We Cherry-ish National Rainier Cherry Day

We Cherry-ish National Rainier Cherry Day

If you have been to the grocery store recently, you may have noticed some beautiful golden cherries with a red blush; these are known as Rainier cherries. It is fitting that National Rainier Cherry Day lands in July because it is right in the middle of stone fruit season (plums, peaches, apricots, and nectarines). July is also the peak harvest season for Rainier cherry growers in Washington State.

Let’s Take A Look At Why You Should Eat Cherries

They Help Decrease Inflammation

Cherries contain anthocyanins, which are typically found in purple or red fruits like blueberries or raspberries, but cherries have higher levels. Anthocyanins have anti-inflammatory and antioxidant properties that work to decrease joint inflammation or ease the stiffness that is commonly associated with arthritis.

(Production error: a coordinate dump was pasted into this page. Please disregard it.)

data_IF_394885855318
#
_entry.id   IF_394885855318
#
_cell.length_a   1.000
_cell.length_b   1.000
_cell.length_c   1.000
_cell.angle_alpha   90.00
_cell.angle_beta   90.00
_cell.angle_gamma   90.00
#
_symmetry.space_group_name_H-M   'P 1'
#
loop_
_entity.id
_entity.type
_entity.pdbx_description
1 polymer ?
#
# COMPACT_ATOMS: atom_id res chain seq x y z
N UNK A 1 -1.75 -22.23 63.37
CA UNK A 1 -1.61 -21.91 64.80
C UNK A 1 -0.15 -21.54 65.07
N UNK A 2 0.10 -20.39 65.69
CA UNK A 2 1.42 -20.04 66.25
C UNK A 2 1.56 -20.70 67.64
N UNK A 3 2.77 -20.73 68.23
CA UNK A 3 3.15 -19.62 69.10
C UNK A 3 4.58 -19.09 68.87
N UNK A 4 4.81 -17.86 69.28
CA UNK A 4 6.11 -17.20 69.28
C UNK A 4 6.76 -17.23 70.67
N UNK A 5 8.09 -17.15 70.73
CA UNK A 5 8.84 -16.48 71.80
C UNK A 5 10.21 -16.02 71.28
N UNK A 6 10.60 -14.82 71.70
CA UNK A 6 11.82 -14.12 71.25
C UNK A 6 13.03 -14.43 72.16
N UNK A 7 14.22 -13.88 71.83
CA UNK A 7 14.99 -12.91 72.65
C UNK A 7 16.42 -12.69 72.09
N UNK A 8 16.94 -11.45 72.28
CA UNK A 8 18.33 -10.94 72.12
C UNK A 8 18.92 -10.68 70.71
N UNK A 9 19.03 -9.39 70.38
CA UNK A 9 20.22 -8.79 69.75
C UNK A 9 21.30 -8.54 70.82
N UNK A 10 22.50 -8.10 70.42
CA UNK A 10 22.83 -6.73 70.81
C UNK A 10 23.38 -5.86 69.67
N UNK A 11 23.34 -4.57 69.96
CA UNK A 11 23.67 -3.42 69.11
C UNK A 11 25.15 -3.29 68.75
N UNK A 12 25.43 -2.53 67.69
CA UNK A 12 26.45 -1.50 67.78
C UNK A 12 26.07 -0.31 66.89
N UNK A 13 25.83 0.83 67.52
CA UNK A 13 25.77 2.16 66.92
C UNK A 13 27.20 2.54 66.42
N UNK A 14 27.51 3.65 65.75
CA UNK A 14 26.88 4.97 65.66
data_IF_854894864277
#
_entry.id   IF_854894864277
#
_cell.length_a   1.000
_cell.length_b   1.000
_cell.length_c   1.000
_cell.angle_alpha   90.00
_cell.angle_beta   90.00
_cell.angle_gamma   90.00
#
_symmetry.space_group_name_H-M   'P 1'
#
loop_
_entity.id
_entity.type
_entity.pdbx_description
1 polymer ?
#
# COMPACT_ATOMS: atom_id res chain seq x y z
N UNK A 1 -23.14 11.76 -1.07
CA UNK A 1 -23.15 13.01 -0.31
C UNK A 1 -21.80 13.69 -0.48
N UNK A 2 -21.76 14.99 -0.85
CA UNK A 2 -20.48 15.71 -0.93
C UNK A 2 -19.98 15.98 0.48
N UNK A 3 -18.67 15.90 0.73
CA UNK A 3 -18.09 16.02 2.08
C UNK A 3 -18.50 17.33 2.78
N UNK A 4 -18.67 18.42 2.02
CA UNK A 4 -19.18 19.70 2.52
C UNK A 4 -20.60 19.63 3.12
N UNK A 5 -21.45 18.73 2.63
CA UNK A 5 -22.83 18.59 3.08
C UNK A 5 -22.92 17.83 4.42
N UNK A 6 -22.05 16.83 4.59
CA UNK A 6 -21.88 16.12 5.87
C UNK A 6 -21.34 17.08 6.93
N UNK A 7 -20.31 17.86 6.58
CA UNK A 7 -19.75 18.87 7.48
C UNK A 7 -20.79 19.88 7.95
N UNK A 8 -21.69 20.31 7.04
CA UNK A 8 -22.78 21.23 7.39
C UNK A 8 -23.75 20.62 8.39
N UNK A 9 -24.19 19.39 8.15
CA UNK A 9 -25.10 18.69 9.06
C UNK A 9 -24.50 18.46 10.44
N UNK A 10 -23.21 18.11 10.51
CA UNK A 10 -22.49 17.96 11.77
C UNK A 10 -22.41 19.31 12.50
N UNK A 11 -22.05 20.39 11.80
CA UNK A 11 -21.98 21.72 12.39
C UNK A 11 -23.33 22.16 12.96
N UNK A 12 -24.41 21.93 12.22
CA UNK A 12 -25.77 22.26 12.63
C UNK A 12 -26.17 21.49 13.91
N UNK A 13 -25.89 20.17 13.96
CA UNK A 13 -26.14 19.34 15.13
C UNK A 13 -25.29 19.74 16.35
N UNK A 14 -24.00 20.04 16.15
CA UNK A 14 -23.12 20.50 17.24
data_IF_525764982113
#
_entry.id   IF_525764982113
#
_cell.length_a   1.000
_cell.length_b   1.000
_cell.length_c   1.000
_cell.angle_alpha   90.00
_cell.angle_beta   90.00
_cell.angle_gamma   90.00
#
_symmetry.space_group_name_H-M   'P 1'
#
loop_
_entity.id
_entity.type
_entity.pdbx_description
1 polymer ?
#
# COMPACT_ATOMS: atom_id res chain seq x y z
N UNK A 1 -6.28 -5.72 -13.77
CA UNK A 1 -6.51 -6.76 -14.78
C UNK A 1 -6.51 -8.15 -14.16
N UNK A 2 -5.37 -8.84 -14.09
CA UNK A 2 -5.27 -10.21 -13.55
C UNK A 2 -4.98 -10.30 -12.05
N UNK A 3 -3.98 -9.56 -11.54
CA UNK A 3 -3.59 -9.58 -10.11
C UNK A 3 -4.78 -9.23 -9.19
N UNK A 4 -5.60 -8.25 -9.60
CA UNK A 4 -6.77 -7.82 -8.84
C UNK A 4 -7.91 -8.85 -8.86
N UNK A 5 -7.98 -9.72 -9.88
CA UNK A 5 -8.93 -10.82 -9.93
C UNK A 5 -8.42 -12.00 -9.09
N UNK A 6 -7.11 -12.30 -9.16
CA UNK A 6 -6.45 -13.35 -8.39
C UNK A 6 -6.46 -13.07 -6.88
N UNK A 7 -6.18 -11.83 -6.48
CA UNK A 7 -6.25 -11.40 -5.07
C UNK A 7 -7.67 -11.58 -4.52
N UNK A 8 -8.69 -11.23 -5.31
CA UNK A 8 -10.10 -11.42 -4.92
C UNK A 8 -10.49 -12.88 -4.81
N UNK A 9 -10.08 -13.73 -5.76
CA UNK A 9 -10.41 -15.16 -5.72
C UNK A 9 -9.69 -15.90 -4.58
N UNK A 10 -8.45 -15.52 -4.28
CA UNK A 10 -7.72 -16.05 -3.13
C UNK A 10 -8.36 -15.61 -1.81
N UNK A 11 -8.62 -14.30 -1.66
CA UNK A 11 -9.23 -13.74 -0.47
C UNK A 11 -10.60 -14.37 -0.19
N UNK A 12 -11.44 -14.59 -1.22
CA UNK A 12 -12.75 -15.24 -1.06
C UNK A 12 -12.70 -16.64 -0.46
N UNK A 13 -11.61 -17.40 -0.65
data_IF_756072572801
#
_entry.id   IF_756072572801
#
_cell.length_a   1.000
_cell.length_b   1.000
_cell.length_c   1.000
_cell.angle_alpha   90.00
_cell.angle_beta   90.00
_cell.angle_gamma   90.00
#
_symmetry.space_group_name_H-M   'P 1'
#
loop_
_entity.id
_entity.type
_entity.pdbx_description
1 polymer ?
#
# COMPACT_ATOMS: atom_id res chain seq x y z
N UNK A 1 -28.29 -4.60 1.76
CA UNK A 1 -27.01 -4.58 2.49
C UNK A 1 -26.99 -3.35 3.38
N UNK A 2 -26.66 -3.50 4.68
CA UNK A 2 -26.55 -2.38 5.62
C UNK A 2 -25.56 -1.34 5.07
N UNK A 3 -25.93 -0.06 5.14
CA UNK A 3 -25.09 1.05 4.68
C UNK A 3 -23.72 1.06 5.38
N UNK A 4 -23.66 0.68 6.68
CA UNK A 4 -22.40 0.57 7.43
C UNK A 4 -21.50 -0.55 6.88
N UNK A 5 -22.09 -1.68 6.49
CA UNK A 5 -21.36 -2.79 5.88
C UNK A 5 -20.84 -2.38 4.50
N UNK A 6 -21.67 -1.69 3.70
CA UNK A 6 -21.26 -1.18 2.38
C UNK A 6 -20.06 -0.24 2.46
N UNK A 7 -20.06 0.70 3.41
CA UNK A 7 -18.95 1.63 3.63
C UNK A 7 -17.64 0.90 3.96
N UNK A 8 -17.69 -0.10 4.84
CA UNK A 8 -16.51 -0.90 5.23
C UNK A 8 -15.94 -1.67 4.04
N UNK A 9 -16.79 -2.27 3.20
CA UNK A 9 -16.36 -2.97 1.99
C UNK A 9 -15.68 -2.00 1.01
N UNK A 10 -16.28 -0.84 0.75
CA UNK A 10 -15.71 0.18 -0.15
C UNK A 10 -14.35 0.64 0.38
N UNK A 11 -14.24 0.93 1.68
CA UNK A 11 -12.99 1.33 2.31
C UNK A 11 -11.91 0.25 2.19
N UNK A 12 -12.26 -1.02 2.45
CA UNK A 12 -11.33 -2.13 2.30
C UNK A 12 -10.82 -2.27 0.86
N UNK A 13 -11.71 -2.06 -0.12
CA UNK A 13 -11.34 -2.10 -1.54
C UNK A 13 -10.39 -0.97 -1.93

Sour Cherries Contain Vitamin A

Cherries are rich in vitamin A, which gets converted into beta-carotene in the body. Vitamin A can help support healthy vision, keep the eyes lubricated, and help the immune system fight off bacteria and infection.

They Help Lower Blood Pressure

Containing a healthy amount of quercetin, a flavonoid that helps to relax blood vessels, cherries can help lower blood pressure. Recent studies have shown that the addition of quercetin to one’s diet resulted in reduced blood pressure levels.

What Makes Rainier Cherries Different?

Harold Fogle, a researcher at Washington State University, crossbred Bing and Van cherry varieties in 1952 to create the Rainier cherry. The very sweet cherry is named after Mount Rainier in Washington, and growers began planting them upon approval for commercial production in 1960. They have since become extremely popular and are considered premium cherries, due to their superior taste.

Birds eat roughly one-third of the cherries every growing season. Growers typically put nets around the orchards or use windscreens to protect the cherries. Rainier cherries are also extremely susceptible to bruising, due to their delicate skin, which is why they are handpicked and are placed into small bags to minimize contact.

Get a large bag of Rainier cherries today and enjoy them for the rest of the season before they are gone!



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